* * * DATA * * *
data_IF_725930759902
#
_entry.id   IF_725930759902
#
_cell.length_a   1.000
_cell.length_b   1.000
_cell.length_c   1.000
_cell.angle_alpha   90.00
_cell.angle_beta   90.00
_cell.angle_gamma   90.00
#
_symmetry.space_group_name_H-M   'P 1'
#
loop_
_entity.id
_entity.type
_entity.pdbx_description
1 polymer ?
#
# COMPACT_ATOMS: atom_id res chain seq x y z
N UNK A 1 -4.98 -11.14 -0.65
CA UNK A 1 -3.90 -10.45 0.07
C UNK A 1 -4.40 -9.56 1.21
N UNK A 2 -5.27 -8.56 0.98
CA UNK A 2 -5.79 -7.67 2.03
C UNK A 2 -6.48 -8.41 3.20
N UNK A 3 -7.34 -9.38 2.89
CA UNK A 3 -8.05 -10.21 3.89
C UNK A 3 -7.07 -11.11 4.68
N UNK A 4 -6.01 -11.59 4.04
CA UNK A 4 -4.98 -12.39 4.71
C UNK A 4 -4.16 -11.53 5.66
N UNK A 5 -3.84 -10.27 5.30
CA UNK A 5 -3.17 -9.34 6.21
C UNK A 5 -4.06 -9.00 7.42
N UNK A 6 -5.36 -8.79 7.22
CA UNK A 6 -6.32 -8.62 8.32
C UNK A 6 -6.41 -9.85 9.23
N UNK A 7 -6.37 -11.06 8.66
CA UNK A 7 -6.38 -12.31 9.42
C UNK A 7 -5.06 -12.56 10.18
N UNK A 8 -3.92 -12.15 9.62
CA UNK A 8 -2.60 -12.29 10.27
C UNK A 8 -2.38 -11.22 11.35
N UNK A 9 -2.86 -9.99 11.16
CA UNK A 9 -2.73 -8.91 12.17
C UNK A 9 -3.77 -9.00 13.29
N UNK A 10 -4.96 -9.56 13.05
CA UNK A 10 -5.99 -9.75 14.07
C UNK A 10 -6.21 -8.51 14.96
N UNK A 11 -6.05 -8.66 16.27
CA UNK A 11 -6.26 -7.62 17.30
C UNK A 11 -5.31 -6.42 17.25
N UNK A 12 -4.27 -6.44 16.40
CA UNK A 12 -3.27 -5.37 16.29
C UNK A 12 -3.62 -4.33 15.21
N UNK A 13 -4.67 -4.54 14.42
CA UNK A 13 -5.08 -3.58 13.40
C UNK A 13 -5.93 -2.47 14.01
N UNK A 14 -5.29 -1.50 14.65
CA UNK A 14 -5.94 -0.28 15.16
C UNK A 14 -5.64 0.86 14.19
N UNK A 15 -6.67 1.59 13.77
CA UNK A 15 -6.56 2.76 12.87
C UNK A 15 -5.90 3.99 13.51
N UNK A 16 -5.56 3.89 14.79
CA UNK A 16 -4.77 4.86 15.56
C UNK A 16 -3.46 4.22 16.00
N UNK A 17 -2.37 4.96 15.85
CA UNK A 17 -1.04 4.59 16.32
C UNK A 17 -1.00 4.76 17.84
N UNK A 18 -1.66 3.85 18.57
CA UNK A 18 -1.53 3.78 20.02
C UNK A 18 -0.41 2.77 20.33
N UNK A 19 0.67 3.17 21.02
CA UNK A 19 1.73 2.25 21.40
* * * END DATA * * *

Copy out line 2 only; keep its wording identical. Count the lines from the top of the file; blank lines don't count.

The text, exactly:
#